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Dealing with boundary conditions in system of ODEs

  1. Dec 19, 2014 #1
    1. The problem statement, all variables and given/known data
    I'm trying to plot the steady state concentration of yA vs. x, yB vs x and yu vs x using centered finite difference method.
    7bf7ff66226dc782690fe0f4ed0d511a.png
    fc9d4e25a6988d7185732bc227e8441b.png

    2. Relevant equations
    1953a53dd7b94b8f9a1a3dff7d3d322b.png


    3. The attempt at a solution
    τ represents the dimensionless time variable, so steady state would mean that the left hand side of each of the differential equations is 0.

    I began this problem by replacing the derivatives that appear in the differential equations with the finite difference approximations for them. For example, yA:
    gif.gif
    I also used the boundary conditions:
    286a851dbe10ba7c4bf2a865c10f7be4.png
    but I don't know at which point, I am taking yA on the right side from. In the below equation should yA on the right side be yA,1 or something else (since the below equation estimates the derivative at the node n=1?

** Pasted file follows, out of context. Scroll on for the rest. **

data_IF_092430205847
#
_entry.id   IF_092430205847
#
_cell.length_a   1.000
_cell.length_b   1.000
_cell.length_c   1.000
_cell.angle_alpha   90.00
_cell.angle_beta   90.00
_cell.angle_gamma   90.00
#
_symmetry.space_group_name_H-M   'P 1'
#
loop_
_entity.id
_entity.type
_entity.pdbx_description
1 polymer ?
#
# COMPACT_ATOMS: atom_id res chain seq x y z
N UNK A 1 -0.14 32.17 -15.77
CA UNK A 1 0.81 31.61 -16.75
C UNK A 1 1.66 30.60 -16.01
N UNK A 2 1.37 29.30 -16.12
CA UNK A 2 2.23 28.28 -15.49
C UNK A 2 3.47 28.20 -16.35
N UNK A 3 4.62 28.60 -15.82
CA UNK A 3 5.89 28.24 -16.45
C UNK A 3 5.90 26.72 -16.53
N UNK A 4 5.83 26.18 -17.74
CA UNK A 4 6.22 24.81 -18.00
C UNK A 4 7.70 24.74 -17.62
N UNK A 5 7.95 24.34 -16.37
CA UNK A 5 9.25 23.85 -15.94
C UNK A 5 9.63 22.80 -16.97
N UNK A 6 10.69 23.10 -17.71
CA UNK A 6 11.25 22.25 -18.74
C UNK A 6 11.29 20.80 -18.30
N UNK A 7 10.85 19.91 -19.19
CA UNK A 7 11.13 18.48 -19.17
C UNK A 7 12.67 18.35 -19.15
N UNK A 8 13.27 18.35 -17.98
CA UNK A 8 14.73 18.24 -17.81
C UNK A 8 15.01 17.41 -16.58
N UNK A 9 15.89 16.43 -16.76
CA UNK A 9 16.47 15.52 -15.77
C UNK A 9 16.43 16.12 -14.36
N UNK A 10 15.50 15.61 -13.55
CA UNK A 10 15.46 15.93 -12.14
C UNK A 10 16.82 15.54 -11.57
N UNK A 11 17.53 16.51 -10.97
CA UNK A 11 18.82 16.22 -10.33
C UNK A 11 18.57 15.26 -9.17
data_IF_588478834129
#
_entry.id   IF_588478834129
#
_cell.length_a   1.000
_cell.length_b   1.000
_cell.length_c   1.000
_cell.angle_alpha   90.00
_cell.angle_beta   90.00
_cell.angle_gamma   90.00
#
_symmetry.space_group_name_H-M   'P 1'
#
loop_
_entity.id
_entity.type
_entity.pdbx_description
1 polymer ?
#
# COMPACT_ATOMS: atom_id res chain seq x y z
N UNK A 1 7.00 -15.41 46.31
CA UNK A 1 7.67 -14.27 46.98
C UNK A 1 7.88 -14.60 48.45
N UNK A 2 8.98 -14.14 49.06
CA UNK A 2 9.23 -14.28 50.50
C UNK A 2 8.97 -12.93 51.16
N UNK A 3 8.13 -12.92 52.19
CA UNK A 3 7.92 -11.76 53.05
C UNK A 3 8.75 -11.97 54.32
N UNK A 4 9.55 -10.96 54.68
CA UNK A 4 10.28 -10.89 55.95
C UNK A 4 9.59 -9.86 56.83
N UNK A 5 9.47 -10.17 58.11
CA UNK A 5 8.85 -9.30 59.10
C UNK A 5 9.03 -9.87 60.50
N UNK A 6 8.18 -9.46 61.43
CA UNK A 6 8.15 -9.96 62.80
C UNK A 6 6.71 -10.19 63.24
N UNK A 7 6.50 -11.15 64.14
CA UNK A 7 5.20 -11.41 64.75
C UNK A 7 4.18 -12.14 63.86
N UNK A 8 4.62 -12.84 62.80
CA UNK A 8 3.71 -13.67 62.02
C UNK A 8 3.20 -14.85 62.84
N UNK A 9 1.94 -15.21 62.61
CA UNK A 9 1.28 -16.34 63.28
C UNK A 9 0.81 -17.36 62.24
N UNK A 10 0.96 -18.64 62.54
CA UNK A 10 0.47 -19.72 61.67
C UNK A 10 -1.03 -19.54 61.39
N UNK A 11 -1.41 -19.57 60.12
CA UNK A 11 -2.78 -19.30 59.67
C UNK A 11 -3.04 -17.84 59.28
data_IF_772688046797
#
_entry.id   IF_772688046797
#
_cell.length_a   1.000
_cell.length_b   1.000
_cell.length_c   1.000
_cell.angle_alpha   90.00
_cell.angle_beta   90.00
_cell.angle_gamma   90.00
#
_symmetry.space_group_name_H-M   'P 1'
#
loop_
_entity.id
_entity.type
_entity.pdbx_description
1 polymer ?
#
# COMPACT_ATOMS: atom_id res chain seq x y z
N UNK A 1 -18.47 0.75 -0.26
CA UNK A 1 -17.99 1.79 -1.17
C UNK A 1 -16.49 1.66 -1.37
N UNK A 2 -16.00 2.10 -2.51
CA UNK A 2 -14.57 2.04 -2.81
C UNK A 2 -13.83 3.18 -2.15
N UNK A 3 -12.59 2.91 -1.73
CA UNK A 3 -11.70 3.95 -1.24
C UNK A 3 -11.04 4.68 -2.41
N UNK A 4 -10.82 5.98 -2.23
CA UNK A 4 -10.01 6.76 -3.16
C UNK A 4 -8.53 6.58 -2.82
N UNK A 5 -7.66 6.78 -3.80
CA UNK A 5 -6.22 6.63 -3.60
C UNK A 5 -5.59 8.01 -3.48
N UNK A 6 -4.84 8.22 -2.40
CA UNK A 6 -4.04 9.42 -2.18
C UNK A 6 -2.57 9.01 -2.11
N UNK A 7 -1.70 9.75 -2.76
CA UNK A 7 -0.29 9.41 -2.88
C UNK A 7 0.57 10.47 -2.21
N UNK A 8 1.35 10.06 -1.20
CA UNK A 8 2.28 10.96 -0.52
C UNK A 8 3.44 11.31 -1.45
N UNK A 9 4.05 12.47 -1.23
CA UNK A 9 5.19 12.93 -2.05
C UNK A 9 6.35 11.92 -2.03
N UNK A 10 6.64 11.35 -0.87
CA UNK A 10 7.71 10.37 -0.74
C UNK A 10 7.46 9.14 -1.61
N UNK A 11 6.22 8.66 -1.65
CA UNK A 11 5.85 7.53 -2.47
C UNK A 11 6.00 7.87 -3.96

gif.gif

    More importantly, how do I deal with this type of boundary condition in Matlab? I am used to dealing with boundary conditions such as yA(0,t)=0 for which I can simply initialize Y(1)=0 in matlab but in this case I'm given a derivative boundary condition.
     
  2. jcsd
  3. Dec 19, 2014 #2

    SteamKing

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    These aren't ODEs; they're PDEs.
     
  4. Dec 19, 2014 #3
    What you do is add a fictitious point at -1 such that:

    [tex]\frac{y_{1}-y_{-1}}{2h}=-(1-y_0)[/tex]

    Combining this with ##\frac{(y_{-1}+2y_0+y_1)}{h^2}## gives:

    [tex]\frac{(y_{-1}-2y_0+y_1)}{h^2}=\frac{2(y_1-y_0)}{h^2}-\frac{2(1-y_0)}{h}[/tex]

    You solve the time-dependent equation at x = 0, and use this in that equation. This is a standard way of handling that type of flux boundary condition.

    Chet
     
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